Photo/Illutration Water is sprayed over thatched houses in a firefighting training exercise held in the Miyamacho district of Nantan, Kyoto Prefecture, in May 2019. (Asahi Shimbun file photo)

True to its moniker, Kayabuki no Sato (Village of thatched roof homes) in Nantan, Kyoto Prefecture, is dotted with old thatched-roof farmhouses that glow gold when the sun is out, and gradually change in color from brown to black after sundown.

I visited the Miyamacho district in Nantan to interview Yuki Tomita, 25, a young woman who moved out of a big city to live in one of those kayabuki farmhouses.

Asked how she was finding her new home, she replied, "I never have to ventilate this place as a protection against coronavirus infection. The house airs itself all day long."

A native of Settsu, Osaka Prefecture, Tomita studied architecture at university. After graduation, she apprenticed for three years at a company in Miyamacho that specialized in kayabuki artisanship. And while learning the trade, she dreamed of living in a kayabuki house someday.

Once she was settled into her dream home, she became aware of the entire structure "breathing" constantly. The pillars and floors, not to mention the roof, were all derived from plants. The air felt entirely different from that of any building made of concrete.

"The home does very well in the rain, snow and heat," Tomita noted. "But you'll have to watch out for fire and wind."

Kayabuki homes could be found in various parts of Japan until the early 20th century, but their numbers plummeted when urbanization rolled in.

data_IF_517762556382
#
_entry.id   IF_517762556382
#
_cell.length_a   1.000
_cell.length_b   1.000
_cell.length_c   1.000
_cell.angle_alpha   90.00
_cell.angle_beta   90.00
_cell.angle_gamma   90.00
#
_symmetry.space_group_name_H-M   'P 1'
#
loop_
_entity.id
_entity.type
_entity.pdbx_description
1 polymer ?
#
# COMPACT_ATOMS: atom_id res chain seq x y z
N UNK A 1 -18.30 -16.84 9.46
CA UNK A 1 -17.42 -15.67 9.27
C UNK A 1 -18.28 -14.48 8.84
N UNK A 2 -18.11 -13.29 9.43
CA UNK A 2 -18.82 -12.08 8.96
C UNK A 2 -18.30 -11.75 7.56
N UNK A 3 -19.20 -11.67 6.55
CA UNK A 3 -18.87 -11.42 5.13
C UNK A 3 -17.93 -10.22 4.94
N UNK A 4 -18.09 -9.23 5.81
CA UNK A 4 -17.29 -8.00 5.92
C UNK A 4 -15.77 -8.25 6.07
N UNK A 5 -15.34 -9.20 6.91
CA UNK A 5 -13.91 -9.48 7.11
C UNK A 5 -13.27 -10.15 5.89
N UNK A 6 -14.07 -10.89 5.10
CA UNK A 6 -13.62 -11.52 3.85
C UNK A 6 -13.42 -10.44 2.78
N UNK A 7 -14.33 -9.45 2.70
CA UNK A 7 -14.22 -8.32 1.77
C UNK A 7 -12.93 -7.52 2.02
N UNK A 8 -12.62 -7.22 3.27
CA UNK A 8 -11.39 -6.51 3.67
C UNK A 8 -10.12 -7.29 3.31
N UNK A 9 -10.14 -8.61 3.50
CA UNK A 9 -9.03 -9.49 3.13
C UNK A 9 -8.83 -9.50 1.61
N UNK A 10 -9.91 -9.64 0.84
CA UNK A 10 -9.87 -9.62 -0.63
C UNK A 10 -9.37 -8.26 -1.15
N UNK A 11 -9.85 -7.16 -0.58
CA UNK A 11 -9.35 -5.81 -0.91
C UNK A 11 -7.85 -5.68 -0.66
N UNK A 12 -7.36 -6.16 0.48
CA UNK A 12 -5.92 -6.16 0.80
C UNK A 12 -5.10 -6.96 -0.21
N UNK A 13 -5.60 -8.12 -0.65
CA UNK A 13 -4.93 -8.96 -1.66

Kayabuki artisans also became a dying breed and "kaya" plants became available in limited amounts. Roof replacement, which was once a community project involving all the neighbors, would today cost the homeowner several million yen.

The home Tomita moved into had remained vacant for 25 years, with its roof left unrepaired for quite a while.

But kayabuki fans have just received long-awaited good news.

At a UNESCO conference to be held in Paris next week, the kayabuki and other traditional construction techniques are expected to be added to the UNESCO list of intangible cultural heritage.

Together with the "urushi nuri" lacquer coating and tatami straw-mat making techniques, kayabuki will become officially recognized by the international community as Japan's traditional architectural artisanship involving wooden structures.

On the day I interviewed Tomita, it rained in Miyamacho. But even when the sky opened up with a vengeance, all I heard in the house was the soothing sound of the rain dripping from the eaves.

That gave me a glimpse, so to speak, of the desirability of the home itself beyond its visual aesthetics.

Kayabuki is definitely an architectural style that needs to be preserved for posterity.

--The Asahi Shimbun, Dec. 10

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Vox Populi, Vox Dei is a popular daily column that takes up a wide range of topics, including culture, arts and social trends and developments. Written by veteran Asahi Shimbun writers, the column provides useful perspectives on and insights into contemporary Japan and its culture.